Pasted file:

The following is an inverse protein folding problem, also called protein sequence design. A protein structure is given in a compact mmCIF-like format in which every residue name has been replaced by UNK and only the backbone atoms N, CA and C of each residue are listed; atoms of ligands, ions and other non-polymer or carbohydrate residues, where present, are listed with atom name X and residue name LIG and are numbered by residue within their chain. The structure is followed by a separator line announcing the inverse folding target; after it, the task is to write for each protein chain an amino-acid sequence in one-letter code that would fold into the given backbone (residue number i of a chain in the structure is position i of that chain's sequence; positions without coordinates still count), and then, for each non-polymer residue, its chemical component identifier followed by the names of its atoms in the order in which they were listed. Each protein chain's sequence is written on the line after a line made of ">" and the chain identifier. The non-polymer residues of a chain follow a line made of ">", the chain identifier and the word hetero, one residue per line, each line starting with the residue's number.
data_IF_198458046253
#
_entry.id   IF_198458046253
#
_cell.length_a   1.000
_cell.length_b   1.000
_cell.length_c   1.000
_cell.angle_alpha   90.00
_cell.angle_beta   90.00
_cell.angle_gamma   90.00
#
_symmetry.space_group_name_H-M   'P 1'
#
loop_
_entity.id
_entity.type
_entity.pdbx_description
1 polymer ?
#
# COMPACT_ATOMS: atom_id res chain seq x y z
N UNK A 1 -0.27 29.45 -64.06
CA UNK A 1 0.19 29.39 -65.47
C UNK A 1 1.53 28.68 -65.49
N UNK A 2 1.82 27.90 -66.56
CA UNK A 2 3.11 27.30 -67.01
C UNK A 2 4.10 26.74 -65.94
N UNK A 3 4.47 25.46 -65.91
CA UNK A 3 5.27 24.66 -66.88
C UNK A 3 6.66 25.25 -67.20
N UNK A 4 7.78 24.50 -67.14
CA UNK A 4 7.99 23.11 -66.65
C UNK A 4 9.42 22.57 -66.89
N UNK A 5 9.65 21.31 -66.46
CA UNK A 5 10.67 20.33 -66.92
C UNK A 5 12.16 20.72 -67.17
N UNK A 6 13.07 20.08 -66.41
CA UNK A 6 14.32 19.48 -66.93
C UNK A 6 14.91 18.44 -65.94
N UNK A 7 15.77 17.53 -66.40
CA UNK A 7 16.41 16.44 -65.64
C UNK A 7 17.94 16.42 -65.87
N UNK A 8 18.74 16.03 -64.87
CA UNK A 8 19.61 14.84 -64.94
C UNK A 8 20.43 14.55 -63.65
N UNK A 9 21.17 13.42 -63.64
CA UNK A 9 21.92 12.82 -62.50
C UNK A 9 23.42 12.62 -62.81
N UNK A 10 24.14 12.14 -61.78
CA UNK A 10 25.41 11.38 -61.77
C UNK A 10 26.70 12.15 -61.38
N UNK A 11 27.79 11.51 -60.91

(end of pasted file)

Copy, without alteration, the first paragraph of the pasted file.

The following is an inverse protein folding problem, also called protein sequence design. A protein structure is given in a compact mmCIF-like format in which every residue name has been replaced by UNK and only the backbone atoms N, CA and C of each residue are listed; atoms of ligands, ions and other non-polymer or carbohydrate residues, where present, are listed with atom name X and residue name LIG and are numbered by residue within their chain. The structure is followed by a separator line announcing the inverse folding target; after it, the task is to write for each protein chain an amino-acid sequence in one-letter code that would fold into the given backbone (residue number i of a chain in the structure is position i of that chain's sequence; positions without coordinates still count), and then, for each non-polymer residue, its chemical component identifier followed by the names of its atoms in the order in which they were listed. Each protein chain's sequence is written on the line after a line made of ">" and the chain identifier. The non-polymer residues of a chain follow a line made of ">", the chain identifier and the word hetero, one residue per line, each line starting with the residue's number.